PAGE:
Mozilla also claims that their product is able to browse the Web seven times faster than Microsoft’s Internet Explorer (IE) 7. A webmail page, for example, loaded in Firefox 3 will load in 60 milliseconds, compared with 413 milliseconds in IE. Mozilla also targeted memory usage as another approach to increasing speed; they were able to combine several new technologies to lower the amount of memory used in Web browsing sessions in Firefox 3. The system works by breaking down memory cycles, which are collected by an automated cycle collector, and then reducing fragmentation using a new memory allocator. In this way, leaks (which were a big problem in Firefox 2) are fixed and caching strategies are tuned up.
“Phishing” refers to a malicious cheating technique that involves pixel-perfect clones of established sites, such as PayPal, to fool users into providing critical data such as login credentials or credit card information. To increase security on the web, in Firefox 3 there is a ‘one-click site info’ button on the location bar which displays the site’s “favicon”, used to allow the user to see who the site belongs to. The security system uses Extended Validation (EV) SSL Certificates, which turn the site favicon button to green and show the name of the company that the user is connected to. If a user visits PayPal, the site’s icon is prominently displayed as a green button in the Firefox 3 address bar, which users can click to get the details of the site’s certificate, check the owner of the site, and see if the connection between Firefox 3 and the site is protected from eavesdropping.
In Firefox 3, malware protection has been thoroughly revamped with protection for users when they arrive at sites which are known to install viruses, spyware, Trojans, or other malware. Mozilla added a second list, which tracks all reported malware sites live on the net, in addition to forgery websites using phishing as a mode of attack. Furthermore, Firefox 3 now blocks the page even before it loads, improving security even further.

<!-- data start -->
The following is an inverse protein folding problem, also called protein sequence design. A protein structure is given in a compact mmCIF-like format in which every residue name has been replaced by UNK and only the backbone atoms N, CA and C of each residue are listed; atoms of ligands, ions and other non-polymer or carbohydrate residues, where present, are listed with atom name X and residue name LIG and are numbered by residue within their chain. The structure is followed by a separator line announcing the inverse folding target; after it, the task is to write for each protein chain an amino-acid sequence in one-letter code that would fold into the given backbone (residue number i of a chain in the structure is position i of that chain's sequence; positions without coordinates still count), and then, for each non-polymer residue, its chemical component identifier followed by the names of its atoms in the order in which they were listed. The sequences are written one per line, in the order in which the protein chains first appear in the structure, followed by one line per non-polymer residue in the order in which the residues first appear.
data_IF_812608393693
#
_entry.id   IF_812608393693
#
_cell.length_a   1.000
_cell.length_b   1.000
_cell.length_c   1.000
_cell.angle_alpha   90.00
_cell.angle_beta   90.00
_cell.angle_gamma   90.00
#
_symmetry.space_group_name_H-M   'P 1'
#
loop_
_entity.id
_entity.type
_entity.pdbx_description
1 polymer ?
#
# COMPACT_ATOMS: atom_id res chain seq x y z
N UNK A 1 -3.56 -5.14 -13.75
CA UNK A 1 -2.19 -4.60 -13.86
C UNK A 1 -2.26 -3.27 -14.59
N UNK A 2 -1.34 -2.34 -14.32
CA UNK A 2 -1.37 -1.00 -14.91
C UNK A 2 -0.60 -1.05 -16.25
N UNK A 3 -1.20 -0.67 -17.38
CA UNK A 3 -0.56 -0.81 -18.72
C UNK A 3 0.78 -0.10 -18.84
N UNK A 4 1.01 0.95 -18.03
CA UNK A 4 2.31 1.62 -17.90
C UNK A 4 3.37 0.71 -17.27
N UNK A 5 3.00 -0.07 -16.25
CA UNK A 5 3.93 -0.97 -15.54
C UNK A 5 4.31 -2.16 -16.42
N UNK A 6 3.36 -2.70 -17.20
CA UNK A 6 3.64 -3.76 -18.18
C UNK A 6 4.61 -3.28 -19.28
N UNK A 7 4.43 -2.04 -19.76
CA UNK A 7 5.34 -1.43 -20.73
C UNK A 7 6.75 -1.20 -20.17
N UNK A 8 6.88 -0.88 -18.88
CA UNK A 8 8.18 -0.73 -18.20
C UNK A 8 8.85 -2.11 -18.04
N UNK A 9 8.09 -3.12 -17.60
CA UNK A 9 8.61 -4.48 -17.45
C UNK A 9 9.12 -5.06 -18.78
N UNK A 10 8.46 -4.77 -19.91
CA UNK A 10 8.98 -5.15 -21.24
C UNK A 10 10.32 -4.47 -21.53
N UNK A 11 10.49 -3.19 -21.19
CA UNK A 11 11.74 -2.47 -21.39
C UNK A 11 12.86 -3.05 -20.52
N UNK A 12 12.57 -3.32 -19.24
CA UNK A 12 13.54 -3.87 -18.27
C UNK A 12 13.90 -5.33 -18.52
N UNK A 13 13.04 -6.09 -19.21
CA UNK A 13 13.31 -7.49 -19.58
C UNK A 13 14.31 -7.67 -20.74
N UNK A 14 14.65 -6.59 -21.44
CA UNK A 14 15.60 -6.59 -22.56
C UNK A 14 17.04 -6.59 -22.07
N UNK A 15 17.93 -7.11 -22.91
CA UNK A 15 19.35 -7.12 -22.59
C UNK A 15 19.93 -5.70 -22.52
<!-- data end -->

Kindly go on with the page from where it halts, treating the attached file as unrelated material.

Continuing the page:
Like Firefox 2, the new browser also allows users to install “add-ons”. By clicking on ”Get bookmarks/Add-ons” users can easily select from a wide range of add-ons such as ones that change the language of the spell-checker used when typing onto web pages, which proves to be very helpful for things such as blogs. Other interesting add-ons are “Fast Dial”, where users can access their favorite sites through thumbnails, and “iMacros”, which allow Firefox users to record and replay repetitious work, such as visiting the same sites every day, filling out forms, and remembering passwords. There are currently 247 different add-ons to choose from in Firefox 3, and the list will expand as time goes by.
If many tabs are opened, Firefox 3 provides a tab scrolling feature and a “quickmenu” option to help locate tabs easily. Upon exiting, Firefox 3 prompts users to save the tabs. The “Open in Tabs” option opens a folder of bookmarks in tabs and will append new tabs rather than overwrite existing ones.
A few of the other features introduced in Firefox 3 are the new SSL error pages. Clearer and stricter error pages are now used when Firefox encounters an invalid SSL certificate. An antivirus component is also integrated into Firefox 3, which informs antivirus software while downloading executables. Firefox 3 will also respect the Vista system-wide parental control setting for disabling file downloads.
The graphical user interface (GUI) looks very similar to that of Firefox 2, but has a few hidden tools such as a star-shaped button next to the location bar which allows the user to quickly add bookmarks with a single click; a second click allows for filing and tagging. The location bar has a new auto-complete function, in which typing in all or part of the title, tag, or address of a page displays a list of matches from the history and bookmarks stored. The results displayed are ranked according to their “frecency”: a blend of frequency and most recent numbers of visits to that page. Adding to this, the results are further tweaked to imitate the user’s visiting patterns using an adaptive learning algorithm.
Another internet-related issue TFOT has previously written about is “Quake Live”, a computer game available online that allows users to access the game for free and play against each other. Another interesting TFOT article is that of the human powered search engine named Mahalo, unique because returned search results are selected from a set of pre-defined links that were hand-picked by real people, so users only get the best sites available.
Further information on Firefox 3 can be obtained at the Mozilla website.